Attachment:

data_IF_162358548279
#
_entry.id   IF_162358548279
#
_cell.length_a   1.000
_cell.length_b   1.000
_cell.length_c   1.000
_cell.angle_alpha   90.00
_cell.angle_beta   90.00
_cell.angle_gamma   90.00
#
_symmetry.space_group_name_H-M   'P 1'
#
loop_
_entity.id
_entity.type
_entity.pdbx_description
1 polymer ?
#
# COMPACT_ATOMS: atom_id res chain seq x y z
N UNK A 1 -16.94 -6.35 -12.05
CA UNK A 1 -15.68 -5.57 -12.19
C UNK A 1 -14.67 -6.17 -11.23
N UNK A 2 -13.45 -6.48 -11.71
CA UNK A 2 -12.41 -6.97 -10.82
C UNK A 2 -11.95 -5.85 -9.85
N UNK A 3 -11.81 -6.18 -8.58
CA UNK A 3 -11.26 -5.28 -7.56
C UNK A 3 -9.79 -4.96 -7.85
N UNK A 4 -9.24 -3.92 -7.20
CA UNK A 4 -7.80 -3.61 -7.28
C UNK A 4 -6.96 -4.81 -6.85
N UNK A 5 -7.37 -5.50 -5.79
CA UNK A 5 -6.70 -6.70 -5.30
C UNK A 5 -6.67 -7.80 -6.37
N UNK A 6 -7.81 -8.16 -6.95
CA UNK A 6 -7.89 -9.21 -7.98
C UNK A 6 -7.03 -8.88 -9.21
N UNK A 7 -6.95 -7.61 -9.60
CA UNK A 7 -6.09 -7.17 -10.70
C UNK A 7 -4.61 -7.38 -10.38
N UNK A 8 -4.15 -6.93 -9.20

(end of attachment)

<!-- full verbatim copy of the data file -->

data_IF_162358548279
#
_entry.id   IF_162358548279
#
_cell.length_a   1.000
_cell.length_b   1.000
_cell.length_c   1.000
_cell.angle_alpha   90.00
_cell.angle_beta   90.00
_cell.angle_gamma   90.00
#
_symmetry.space_group_name_H-M   'P 1'
#
loop_
_entity.id
_entity.type
_entity.pdbx_description
1 polymer ?
#
# COMPACT_ATOMS: atom_id res chain seq x y z
N UNK A 1 -16.94 -6.35 -12.05
CA UNK A 1 -15.68 -5.57 -12.19
C UNK A 1 -14.67 -6.17 -11.23
N UNK A 2 -13.45 -6.48 -11.71
CA UNK A 2 -12.41 -6.97 -10.82
C UNK A 2 -11.95 -5.85 -9.85
N UNK A 3 -11.81 -6.18 -8.58
CA UNK A 3 -11.26 -5.28 -7.56
C UNK A 3 -9.79 -4.96 -7.85
N UNK A 4 -9.24 -3.92 -7.20
CA UNK A 4 -7.80 -3.61 -7.28
C UNK A 4 -6.96 -4.81 -6.85
N UNK A 5 -7.37 -5.50 -5.79
CA UNK A 5 -6.70 -6.70 -5.30
C UNK A 5 -6.67 -7.80 -6.37
N UNK A 6 -7.81 -8.16 -6.95
CA UNK A 6 -7.89 -9.21 -7.98
C UNK A 6 -7.03 -8.88 -9.21
N UNK A 7 -6.95 -7.61 -9.60
CA UNK A 7 -6.09 -7.17 -10.70
C UNK A 7 -4.61 -7.38 -10.38
N UNK A 8 -4.15 -6.93 -9.20